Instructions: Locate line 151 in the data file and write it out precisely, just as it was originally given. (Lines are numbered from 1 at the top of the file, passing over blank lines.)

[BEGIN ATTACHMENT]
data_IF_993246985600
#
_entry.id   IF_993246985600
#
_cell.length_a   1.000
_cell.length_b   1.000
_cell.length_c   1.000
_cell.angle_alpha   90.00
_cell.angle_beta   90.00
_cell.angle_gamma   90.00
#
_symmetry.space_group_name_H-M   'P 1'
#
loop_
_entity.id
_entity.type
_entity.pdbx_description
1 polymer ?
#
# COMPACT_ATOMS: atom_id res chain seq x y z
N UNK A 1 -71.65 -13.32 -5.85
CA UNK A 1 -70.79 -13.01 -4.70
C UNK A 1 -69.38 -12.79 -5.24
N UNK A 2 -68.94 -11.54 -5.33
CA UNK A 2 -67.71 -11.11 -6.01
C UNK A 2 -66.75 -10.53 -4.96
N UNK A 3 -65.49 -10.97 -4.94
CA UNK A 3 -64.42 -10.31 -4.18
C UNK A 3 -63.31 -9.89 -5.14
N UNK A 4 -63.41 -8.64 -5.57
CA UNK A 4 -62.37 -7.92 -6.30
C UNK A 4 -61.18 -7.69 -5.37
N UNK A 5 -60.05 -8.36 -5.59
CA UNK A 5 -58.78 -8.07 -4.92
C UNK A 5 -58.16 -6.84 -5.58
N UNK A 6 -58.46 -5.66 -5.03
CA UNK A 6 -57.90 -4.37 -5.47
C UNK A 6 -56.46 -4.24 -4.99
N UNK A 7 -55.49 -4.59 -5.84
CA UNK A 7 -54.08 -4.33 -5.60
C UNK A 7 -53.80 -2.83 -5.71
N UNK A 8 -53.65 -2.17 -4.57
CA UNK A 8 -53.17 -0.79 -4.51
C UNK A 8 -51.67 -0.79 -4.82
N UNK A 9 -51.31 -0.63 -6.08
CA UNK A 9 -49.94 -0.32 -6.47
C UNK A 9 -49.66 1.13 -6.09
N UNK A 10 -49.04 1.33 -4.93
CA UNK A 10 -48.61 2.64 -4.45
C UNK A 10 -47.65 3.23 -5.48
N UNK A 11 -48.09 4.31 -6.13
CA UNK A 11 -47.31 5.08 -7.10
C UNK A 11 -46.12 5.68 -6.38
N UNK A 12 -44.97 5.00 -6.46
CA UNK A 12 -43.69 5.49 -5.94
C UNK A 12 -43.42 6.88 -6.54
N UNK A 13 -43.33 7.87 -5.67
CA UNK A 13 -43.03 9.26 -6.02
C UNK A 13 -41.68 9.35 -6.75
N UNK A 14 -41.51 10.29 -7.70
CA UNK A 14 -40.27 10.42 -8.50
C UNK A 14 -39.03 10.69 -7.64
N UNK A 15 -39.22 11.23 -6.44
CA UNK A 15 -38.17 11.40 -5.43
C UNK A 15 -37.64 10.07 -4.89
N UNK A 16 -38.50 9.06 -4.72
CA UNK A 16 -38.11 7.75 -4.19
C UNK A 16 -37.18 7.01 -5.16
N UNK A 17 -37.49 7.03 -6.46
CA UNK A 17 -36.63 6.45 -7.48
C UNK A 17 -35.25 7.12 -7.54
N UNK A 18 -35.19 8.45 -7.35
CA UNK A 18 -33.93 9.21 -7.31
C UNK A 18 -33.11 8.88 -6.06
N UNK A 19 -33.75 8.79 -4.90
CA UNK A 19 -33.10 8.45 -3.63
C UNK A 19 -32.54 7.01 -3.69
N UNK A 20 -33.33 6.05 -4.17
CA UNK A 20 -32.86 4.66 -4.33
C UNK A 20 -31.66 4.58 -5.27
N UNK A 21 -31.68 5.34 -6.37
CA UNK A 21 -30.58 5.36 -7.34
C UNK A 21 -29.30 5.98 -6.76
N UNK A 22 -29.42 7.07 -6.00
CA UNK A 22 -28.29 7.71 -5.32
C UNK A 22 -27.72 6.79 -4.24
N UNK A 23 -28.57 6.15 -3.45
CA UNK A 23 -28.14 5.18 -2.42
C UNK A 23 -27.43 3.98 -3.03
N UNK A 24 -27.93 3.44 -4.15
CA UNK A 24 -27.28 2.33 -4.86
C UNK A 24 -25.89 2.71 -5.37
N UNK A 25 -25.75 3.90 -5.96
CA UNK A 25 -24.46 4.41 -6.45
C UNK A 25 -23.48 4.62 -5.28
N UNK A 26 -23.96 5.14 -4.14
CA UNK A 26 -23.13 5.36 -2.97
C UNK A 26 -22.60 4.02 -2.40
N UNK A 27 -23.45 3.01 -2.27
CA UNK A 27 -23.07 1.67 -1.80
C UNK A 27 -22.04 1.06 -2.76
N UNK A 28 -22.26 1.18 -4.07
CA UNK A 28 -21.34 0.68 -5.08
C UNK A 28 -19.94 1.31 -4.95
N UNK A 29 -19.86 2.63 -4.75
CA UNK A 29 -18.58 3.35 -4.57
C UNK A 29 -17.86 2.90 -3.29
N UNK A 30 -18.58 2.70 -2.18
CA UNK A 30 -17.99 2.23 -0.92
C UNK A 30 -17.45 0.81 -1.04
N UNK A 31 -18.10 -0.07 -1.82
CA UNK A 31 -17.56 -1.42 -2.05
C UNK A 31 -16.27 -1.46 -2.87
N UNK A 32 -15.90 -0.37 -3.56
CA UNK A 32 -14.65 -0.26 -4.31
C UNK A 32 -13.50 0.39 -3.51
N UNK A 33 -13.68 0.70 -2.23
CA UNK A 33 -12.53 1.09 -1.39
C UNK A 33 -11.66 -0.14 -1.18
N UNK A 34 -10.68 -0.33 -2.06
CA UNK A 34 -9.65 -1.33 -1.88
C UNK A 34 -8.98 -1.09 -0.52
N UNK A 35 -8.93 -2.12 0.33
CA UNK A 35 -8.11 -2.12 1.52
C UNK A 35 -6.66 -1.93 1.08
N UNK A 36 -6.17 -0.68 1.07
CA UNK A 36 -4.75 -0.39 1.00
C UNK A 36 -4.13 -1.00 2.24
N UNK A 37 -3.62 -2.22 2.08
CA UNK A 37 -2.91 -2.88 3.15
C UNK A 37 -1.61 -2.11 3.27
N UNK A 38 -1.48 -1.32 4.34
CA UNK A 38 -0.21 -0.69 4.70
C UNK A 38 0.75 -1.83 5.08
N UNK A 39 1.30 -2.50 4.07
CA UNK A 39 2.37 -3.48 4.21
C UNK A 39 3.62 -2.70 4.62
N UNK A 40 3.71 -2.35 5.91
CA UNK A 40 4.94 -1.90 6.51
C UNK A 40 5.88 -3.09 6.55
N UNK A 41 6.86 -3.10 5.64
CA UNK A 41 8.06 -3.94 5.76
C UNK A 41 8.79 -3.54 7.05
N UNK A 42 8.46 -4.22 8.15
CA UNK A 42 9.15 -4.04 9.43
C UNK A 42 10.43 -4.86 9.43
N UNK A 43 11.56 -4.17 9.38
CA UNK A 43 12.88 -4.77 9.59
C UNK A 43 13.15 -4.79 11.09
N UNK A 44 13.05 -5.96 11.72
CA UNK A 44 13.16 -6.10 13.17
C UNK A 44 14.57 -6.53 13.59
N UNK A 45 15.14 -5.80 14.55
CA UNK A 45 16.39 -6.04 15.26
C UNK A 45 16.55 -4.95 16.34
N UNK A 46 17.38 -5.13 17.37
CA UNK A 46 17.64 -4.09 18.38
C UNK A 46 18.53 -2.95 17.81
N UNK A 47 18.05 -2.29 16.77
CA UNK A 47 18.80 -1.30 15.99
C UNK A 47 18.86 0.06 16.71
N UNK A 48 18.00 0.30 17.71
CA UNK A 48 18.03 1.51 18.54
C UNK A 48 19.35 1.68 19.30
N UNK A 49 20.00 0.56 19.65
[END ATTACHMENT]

CA UNK A 44 13.16 -6.10 13.17